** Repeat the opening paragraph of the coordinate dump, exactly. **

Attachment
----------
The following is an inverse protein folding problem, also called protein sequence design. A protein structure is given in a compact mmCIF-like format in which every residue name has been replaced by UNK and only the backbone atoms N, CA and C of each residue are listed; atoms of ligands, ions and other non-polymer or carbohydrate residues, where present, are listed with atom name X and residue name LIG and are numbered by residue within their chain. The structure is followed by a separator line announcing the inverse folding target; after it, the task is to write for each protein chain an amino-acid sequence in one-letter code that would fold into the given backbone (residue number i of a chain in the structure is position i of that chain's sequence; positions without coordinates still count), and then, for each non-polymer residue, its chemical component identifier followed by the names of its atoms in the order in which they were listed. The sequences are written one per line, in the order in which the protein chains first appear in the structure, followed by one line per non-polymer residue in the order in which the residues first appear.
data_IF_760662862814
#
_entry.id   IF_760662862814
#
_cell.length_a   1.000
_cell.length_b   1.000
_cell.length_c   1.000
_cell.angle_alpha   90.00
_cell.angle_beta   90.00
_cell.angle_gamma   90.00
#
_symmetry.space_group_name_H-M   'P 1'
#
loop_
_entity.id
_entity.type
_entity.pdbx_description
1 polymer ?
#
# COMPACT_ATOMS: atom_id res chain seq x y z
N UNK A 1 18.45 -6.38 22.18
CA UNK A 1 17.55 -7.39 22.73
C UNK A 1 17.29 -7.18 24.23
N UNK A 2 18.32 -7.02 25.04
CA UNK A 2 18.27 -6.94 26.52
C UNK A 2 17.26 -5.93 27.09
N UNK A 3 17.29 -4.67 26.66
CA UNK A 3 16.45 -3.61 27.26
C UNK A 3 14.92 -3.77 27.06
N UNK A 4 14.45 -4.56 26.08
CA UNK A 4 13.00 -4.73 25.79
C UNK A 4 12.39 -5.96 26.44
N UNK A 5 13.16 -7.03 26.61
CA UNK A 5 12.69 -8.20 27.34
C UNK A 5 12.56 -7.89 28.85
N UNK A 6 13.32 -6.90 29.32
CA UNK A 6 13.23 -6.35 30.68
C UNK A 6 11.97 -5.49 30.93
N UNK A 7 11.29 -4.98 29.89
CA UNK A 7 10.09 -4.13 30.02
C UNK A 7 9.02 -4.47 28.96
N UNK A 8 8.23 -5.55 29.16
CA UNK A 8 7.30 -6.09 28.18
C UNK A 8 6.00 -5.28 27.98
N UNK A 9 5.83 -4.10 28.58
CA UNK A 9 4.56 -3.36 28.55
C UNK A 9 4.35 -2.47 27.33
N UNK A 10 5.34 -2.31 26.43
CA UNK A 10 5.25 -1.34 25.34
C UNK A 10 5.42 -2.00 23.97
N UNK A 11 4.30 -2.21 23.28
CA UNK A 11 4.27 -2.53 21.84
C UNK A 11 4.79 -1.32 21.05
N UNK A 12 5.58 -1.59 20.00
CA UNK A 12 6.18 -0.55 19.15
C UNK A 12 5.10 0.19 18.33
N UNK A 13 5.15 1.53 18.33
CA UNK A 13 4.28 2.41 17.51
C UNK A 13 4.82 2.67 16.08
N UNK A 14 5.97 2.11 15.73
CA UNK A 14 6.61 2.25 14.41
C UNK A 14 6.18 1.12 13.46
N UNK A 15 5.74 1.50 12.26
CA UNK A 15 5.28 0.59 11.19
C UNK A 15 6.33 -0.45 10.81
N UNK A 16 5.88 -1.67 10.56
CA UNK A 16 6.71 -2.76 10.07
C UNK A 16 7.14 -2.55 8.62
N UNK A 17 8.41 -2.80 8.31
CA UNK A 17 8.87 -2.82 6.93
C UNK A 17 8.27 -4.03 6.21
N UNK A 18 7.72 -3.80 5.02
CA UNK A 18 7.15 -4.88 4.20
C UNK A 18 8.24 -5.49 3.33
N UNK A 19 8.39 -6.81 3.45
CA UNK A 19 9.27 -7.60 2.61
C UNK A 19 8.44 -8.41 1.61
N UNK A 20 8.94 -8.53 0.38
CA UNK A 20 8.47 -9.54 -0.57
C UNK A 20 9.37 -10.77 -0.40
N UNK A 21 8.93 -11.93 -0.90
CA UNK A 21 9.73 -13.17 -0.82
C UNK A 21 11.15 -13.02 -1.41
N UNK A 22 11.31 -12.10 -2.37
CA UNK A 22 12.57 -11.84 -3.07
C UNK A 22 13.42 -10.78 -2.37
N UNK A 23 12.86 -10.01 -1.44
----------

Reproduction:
The following is an inverse protein folding problem, also called protein sequence design. A protein structure is given in a compact mmCIF-like format in which every residue name has been replaced by UNK and only the backbone atoms N, CA and C of each residue are listed; atoms of ligands, ions and other non-polymer or carbohydrate residues, where present, are listed with atom name X and residue name LIG and are numbered by residue within their chain. The structure is followed by a separator line announcing the inverse folding target; after it, the task is to write for each protein chain an amino-acid sequence in one-letter code that would fold into the given backbone (residue number i of a chain in the structure is position i of that chain's sequence; positions without coordinates still count), and then, for each non-polymer residue, its chemical component identifier followed by the names of its atoms in the order in which they were listed. The sequences are written one per line, in the order in which the protein chains first appear in the structure, followed by one line per non-polymer residue in the order in which the residues first appear.